LET IT GO

Lego traded its CEO in for a younger, Danish model

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Lego replaced its first ever non-Danish CEO, who was only in the job for eight months, with a younger, Danish executive.

Reverting to type, the iconic toy maker announced that a 51-year-old Dane, Niels Christiansen, will replace Bali Padda, 61, in October. Christiansen is the former chief executive of Danish industrial producer Danfoss. Padda will help Christiansen transition into his new role, and then take up a special advisory position in the Lego Brand Group, a holding company run his predecessor, Jørgen Vig Knudstorp.

Knudstorp, who was the first non-family member to become CEO in Lego’s 85-year history, was boss for 12 years and credited with rebuilding the toy maker, brick by brick. This was perhaps why Lego’s board was tempted to flirt with another “first.”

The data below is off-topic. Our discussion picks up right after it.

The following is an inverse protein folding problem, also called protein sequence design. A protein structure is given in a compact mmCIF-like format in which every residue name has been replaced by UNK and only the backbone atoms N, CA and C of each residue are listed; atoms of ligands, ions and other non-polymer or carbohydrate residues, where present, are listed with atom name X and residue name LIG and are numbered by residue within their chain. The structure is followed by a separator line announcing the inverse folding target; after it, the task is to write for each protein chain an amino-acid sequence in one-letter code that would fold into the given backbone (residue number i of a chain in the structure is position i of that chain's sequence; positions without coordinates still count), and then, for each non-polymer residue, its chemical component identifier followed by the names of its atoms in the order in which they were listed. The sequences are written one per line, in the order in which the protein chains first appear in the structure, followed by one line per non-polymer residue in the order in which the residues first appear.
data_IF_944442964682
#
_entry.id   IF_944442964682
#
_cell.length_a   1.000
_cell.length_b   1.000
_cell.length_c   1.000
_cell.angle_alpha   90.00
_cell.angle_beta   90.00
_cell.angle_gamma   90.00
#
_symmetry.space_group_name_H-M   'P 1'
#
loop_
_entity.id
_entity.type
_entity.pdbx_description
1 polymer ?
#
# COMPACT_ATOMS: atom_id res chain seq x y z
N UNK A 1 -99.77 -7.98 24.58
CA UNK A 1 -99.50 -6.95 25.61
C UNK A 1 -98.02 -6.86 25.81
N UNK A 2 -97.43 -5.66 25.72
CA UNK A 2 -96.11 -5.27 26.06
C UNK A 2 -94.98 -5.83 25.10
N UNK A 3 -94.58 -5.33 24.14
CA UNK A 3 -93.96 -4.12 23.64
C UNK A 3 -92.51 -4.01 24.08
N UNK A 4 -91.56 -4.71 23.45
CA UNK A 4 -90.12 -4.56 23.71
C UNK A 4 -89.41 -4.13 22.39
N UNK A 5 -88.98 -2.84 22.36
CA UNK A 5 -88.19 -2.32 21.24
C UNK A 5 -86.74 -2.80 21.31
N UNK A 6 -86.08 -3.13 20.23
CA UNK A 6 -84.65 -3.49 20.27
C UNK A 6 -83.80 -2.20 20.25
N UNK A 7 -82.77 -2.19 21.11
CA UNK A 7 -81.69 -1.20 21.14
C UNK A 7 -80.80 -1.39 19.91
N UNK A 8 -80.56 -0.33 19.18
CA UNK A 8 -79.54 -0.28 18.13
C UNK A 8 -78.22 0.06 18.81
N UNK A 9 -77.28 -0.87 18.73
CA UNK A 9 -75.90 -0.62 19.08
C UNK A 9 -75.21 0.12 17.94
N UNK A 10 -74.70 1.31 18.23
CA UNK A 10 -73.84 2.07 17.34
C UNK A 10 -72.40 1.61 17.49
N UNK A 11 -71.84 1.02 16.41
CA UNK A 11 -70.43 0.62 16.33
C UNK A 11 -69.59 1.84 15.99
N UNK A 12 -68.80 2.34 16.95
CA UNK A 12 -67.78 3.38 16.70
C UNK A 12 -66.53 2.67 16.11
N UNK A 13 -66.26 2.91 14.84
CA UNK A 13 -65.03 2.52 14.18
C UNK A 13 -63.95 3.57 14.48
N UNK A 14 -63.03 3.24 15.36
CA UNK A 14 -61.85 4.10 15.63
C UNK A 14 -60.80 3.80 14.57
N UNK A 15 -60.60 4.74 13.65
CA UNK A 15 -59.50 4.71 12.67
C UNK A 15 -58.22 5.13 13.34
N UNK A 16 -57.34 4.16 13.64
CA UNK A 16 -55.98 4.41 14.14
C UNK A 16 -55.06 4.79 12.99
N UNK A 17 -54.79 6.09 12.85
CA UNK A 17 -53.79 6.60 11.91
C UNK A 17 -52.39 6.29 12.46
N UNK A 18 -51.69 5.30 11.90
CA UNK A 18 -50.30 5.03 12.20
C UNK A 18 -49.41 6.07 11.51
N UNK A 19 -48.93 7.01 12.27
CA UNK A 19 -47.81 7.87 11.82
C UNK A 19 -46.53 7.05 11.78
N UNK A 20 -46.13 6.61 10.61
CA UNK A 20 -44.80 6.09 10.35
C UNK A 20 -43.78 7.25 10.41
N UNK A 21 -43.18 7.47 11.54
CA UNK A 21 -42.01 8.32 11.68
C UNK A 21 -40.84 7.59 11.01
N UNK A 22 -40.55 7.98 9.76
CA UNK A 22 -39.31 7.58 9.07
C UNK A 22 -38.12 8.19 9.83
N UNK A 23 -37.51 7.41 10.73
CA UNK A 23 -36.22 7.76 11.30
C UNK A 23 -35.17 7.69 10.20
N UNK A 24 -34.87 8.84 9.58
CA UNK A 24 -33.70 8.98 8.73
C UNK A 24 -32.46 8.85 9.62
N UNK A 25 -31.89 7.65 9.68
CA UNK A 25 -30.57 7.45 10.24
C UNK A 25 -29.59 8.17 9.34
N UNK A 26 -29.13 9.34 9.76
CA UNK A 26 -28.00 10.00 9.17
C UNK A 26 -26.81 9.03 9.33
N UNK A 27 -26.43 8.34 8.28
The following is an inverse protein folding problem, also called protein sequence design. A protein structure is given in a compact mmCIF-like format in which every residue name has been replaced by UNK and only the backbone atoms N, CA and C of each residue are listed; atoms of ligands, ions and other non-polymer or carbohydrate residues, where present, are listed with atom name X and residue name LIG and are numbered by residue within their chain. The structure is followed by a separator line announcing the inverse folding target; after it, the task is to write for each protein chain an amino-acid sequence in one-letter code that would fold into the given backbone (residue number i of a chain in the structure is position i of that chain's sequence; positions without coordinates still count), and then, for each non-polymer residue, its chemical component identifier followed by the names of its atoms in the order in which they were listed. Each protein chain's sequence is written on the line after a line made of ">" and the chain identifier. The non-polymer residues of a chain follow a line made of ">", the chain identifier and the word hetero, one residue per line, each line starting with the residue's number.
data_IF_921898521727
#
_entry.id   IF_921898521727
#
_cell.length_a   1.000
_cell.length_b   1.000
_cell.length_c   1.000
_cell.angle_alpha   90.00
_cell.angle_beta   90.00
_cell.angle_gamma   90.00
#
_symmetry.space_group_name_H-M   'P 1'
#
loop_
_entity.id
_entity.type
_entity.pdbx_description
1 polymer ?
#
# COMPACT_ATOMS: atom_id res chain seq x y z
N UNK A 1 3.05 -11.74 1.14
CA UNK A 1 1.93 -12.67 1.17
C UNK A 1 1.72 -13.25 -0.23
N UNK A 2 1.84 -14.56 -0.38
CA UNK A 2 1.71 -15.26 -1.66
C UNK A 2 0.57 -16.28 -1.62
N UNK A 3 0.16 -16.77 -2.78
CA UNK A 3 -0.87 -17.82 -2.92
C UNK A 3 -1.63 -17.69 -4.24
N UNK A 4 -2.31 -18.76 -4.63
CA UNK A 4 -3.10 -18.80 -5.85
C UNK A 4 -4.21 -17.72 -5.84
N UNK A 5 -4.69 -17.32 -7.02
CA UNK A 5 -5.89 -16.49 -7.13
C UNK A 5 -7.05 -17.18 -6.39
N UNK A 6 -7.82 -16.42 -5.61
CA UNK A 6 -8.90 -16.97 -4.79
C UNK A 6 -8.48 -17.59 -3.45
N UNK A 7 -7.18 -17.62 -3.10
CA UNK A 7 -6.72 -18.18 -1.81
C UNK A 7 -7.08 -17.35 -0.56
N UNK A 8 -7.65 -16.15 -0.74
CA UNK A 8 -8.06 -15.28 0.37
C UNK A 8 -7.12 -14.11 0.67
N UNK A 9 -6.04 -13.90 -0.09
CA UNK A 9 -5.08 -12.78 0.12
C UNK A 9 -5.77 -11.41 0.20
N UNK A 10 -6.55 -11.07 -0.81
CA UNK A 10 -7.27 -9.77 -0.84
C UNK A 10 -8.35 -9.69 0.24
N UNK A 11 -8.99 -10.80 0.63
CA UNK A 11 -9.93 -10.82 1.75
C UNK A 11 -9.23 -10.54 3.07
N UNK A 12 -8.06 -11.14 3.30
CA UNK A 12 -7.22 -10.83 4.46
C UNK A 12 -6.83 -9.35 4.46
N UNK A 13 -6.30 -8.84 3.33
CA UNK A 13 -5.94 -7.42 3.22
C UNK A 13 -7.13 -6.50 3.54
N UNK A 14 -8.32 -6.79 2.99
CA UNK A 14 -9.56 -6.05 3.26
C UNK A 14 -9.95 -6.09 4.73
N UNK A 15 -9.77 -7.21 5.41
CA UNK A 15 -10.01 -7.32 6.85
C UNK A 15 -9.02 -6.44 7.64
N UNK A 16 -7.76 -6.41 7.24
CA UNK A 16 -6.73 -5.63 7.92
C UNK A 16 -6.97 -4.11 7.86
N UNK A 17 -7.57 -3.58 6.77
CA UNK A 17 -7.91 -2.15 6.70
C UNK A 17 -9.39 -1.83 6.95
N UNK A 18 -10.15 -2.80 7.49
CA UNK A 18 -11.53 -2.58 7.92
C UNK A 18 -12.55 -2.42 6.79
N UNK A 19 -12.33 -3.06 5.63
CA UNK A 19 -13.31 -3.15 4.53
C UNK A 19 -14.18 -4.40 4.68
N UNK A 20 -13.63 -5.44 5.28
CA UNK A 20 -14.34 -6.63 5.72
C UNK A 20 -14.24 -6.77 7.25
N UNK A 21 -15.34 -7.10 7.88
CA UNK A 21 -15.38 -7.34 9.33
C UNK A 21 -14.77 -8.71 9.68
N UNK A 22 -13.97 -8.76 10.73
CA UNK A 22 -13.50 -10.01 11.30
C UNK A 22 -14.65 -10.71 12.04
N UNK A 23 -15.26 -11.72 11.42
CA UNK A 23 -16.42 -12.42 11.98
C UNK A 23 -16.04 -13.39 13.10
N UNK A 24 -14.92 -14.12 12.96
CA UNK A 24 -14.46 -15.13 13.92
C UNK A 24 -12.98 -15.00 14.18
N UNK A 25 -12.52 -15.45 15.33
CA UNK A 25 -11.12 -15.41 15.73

Padda, a 15-year company veteran, took over from Knudstorp as CEO in January. The company reported its slowest sales growth in nearly 10 years last year, ending an outstanding run of double-digit increases.

Christiansen is now charged with leading the company into the digital-play age, and Lego told Quartz that Padda was always meant to be a CEO for a short time. His replacement had nothing to do with age or nationality, the company said:

“We made clear from the get-go that Padda would not be here for ten years… the new CEO was found faster than anticipated. When we have a candidate that meets all of the criteria it is about making a deal at the time when the opportunity is there. This was in alignment with Bali’s expectation so this is no surprise. The only surprise is that we were able to find a candidate so quickly.”

However, the press release from Padda’s appointment in 2016 did not indicate that his appointment was purely for the interim.

Christiansen’s nationality may have helped more than Lego cares to admit. Its press officer noted that “an understanding of a family-owned business and what makes a Danish company special, how to operate a company where the root and culture is Danish” plays into the hiring process. With the caveat that you don’t have to be a Dane to do it, the spokesperson said this culture features “a lack of hierarchy, respect, and individual professionalism and competencies, rather than having bosses dictating what to do in different ways.”

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